Live peacefully and delight in your own society;
Dwell within cock-crow of your neighbours,
But maintain your independence from them.”
–Lao Tzu (Tao te Ching — Peter Merel’s Interpolation)
The trees on the mountain can be used to build and so are cut down.
When fat is added to the fire it consumes itself.
Cinnamon can be eaten and so is harvested.
The lacquer tree can be used and so is slashed.
Everyone knows the usefulness of the useful
But no one knows the usefulness of the useless!
— Chuang Tzu
A certain carpenter was traveling with his helper. They came to a town where a giant oak tree filled the square. It was huge, with many limbs spreading out; large enough to shade a hundred oxen and its shade covered the entire square. The helper was amazed at the potential lumber contained in this one tree but the carpenter passed it by with a mere glance. When his helper asked him why he had passed up such a magnificent specimen the carpenter replied that he could see at once that the great oak’s branches were useless to him.
“They are so hard,” he said, “that were I to take my ax to them it would split. The wood is so heavy that a boat made of it would sink. The branches themselves are so gnarled and twisted they cannot be made into planks. If I tried to fashion house beams with it they would collapse. If I made a coffin from it you would not be able to fit someone inside. Altogether it is a completely useless tree. And that is the secret of its long life.”
— Chuang Tzu
In the world of knowledge,
Every day something new is added.
In pursuit of Tao,
Every day something is let go.
— Lao Tzu
Simone de Beauvoir is the brilliant mind behind this work; a work that forever changes the lives of those who read it. Here is my analysis of part of the introduction of my favorite book on Existentialism, The Ethics of Ambiguity:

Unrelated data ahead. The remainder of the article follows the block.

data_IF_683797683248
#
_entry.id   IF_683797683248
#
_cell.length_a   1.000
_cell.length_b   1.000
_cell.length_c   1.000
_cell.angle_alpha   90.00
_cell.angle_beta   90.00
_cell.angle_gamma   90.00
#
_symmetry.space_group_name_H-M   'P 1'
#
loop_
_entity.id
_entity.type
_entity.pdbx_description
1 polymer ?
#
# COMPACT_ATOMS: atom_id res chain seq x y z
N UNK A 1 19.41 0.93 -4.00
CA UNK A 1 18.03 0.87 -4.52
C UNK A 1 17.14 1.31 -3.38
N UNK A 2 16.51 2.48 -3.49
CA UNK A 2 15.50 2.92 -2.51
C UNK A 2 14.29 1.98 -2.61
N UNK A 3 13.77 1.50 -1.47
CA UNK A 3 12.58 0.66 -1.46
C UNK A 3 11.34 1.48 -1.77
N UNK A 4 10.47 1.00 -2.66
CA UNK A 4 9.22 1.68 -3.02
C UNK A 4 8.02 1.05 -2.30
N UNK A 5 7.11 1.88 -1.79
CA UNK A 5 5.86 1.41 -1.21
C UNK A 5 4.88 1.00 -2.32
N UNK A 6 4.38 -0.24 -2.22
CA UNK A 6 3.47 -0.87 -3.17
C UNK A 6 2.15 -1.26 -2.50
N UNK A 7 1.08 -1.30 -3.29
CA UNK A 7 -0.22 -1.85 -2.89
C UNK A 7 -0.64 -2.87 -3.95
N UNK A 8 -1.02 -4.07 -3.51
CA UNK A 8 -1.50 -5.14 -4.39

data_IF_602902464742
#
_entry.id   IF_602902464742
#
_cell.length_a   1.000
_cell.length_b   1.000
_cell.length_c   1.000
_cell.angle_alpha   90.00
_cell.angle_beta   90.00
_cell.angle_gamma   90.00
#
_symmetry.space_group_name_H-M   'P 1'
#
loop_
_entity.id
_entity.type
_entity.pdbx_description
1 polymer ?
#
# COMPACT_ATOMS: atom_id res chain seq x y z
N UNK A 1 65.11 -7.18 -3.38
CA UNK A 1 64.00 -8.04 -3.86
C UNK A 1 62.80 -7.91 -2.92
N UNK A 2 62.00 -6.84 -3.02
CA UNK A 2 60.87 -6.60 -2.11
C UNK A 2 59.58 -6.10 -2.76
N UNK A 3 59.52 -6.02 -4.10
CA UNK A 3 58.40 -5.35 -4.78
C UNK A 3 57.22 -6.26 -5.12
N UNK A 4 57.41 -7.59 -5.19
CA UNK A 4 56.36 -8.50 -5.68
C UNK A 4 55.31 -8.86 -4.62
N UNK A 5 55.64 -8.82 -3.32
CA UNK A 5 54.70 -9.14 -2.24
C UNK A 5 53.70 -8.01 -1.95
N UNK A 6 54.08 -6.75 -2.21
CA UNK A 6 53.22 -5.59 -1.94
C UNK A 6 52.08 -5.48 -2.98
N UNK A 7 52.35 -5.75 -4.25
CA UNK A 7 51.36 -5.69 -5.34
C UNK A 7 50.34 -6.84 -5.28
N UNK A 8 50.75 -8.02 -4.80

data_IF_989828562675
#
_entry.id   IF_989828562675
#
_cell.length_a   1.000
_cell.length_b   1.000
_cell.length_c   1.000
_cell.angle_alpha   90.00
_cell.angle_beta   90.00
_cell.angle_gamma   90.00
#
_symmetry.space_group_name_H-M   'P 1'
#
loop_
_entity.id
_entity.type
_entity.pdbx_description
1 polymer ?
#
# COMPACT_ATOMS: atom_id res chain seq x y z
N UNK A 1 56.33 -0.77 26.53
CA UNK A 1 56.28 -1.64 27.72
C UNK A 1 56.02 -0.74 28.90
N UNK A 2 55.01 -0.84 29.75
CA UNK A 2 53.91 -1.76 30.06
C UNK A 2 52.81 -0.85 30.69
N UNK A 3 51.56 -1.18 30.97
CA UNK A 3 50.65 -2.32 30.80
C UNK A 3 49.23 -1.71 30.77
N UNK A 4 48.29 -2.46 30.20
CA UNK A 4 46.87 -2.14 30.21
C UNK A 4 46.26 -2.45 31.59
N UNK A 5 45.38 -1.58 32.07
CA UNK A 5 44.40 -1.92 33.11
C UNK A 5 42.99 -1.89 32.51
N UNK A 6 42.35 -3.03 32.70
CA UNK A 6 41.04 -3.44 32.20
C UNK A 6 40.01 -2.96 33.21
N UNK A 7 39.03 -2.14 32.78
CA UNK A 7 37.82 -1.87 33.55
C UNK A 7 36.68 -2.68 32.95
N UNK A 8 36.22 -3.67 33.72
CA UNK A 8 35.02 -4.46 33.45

The continuos work of our life,” says Montaigne, “is to build death.” He quotes the Latin poets: Prima, quae vitam dedit, hora corpsit. And again: Nascentes morimur. Man knows and thinks this tragic ambivalence which the animal and the plant merely undergo. A new paradox is thereby introduced into his destiny. “Rational animal,” “thinking reed,” he escapes from his natural condition without, however, freeing himself from it. He is still a part of this world of which he is a consciousness. He asserts himself as a pure internality against which no external power’ can take hold, and he also experiences himself as a thing crushed by the dark weight of other things. At every moment he can grasp the non-temporal truth of his existence. But between the past which no longer is and the future which is not yet, this moment when he exists is nothing. This privilege, which he alone possesses, of being a sovereign and unique subject amidst a universe of objects, is what he shares with all his fellow-men. In turn an object for others, he is nothing more than an individual in the collectivity on which he depends.
Continue reading The Ethics of Ambiguity